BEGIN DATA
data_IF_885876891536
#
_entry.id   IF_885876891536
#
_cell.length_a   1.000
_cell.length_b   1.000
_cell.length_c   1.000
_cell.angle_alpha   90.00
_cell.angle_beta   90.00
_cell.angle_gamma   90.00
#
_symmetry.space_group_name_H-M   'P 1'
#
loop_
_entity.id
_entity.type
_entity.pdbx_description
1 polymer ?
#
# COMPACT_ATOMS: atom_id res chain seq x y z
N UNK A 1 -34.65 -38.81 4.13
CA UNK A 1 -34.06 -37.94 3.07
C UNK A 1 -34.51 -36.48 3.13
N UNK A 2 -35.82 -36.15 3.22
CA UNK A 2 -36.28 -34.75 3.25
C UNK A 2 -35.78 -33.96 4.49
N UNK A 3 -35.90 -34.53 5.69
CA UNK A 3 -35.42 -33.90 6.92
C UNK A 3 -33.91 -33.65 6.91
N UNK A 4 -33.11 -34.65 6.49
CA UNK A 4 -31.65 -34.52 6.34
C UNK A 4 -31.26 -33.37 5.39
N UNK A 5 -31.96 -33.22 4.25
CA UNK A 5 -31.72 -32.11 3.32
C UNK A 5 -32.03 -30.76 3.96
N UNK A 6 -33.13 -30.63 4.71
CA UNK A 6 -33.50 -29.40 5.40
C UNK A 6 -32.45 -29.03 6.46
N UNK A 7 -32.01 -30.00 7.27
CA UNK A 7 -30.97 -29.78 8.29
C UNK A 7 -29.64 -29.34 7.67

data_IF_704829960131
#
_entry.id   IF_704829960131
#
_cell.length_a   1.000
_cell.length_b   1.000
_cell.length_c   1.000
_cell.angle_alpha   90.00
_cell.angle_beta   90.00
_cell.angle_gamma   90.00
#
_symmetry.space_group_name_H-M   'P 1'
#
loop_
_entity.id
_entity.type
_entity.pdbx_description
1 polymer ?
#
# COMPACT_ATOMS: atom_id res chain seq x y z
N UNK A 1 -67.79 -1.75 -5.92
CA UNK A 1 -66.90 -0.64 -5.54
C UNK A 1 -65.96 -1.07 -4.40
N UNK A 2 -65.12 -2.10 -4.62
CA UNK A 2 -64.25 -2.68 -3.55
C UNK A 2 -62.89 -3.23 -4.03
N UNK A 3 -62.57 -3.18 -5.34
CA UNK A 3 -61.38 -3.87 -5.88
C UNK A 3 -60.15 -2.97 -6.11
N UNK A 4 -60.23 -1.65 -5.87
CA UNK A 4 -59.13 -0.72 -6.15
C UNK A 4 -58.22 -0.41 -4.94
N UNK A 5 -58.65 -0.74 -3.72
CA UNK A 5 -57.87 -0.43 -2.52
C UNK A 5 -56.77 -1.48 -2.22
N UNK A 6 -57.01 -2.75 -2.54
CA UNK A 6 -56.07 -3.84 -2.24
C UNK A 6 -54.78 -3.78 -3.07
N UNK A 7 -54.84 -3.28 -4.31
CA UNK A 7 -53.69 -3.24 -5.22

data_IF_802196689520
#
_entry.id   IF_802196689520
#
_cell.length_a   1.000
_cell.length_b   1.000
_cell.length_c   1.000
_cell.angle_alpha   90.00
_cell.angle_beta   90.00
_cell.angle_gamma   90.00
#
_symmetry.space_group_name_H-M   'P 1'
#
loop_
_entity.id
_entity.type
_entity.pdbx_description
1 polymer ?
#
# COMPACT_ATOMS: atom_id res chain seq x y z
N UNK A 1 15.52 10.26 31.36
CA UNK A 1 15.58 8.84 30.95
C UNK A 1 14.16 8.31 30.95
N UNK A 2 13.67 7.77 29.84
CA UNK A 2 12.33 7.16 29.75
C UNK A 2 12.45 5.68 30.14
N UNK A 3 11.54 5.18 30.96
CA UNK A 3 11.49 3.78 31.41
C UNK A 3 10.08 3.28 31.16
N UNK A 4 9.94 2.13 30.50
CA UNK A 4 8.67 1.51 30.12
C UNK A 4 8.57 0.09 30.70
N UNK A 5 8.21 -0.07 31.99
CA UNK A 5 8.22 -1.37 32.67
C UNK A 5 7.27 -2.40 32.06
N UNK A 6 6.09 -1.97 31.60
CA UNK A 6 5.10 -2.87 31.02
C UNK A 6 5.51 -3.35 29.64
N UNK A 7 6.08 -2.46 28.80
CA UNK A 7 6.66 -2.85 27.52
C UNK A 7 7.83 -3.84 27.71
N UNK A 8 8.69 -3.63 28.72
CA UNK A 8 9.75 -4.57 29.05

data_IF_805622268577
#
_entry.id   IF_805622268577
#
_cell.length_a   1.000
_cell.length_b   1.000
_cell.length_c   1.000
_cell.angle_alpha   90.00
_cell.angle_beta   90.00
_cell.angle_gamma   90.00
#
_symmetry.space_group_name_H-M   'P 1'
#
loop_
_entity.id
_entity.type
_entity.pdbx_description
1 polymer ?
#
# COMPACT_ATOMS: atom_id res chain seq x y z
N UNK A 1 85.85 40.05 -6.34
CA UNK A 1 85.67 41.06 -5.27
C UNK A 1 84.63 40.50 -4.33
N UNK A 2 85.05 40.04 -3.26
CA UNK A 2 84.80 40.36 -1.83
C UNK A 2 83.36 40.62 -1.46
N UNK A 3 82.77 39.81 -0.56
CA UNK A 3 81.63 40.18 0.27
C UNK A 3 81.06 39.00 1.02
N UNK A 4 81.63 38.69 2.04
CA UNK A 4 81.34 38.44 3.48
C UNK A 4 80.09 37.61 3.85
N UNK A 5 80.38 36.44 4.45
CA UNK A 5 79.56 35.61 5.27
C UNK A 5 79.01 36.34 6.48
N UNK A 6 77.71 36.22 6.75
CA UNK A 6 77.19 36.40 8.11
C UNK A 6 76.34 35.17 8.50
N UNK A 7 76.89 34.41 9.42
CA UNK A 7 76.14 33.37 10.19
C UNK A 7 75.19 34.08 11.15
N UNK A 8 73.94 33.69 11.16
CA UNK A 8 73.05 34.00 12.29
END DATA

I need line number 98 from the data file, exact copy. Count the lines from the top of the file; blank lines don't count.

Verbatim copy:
_entity.pdbx_description